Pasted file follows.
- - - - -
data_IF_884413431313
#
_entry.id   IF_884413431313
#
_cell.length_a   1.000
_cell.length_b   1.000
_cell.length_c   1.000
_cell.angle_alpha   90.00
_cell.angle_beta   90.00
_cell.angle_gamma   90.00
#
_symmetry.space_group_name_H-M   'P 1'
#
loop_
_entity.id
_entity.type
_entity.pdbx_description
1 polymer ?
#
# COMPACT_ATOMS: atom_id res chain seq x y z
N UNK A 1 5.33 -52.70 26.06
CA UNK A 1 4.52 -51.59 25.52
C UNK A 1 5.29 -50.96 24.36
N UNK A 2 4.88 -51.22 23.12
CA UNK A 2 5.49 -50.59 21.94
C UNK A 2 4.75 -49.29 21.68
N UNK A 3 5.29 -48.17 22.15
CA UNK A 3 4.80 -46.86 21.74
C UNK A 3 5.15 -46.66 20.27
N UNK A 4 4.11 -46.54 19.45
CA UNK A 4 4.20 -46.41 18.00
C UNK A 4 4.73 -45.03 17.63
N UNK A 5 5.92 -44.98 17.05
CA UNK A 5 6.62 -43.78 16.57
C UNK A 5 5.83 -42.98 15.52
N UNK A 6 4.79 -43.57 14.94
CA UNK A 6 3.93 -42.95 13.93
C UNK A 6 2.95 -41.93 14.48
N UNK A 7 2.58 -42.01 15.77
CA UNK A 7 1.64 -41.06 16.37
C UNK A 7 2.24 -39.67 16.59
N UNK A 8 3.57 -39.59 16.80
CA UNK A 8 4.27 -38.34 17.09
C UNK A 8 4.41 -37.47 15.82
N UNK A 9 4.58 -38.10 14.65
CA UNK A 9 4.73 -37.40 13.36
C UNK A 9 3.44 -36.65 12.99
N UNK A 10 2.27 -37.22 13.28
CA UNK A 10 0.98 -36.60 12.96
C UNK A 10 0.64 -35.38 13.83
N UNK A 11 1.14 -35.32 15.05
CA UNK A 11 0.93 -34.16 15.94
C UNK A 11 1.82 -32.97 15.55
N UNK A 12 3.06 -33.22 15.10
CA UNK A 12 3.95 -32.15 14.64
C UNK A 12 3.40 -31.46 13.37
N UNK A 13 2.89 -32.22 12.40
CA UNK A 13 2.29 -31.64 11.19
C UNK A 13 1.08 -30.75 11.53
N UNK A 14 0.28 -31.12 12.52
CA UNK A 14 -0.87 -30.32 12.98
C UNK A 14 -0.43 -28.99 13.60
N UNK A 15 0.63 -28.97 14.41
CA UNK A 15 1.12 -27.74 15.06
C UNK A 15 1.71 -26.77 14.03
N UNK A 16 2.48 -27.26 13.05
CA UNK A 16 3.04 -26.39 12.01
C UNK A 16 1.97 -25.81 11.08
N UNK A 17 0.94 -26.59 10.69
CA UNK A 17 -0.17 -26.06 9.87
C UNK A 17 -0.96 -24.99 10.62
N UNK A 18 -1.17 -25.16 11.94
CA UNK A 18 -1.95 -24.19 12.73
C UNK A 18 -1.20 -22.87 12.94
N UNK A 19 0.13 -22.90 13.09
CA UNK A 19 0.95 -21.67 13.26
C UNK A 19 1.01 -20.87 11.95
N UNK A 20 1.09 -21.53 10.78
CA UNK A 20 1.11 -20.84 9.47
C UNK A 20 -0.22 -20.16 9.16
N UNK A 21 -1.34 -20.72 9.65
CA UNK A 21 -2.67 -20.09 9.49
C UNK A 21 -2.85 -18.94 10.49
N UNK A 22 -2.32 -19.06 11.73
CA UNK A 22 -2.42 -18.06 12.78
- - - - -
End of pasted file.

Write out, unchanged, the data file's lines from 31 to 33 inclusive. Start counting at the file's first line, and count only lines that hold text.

CA UNK A 4 4.20 -46.41 18.00
C UNK A 4 4.73 -45.03 17.63
N UNK A 5 5.92 -44.98 17.05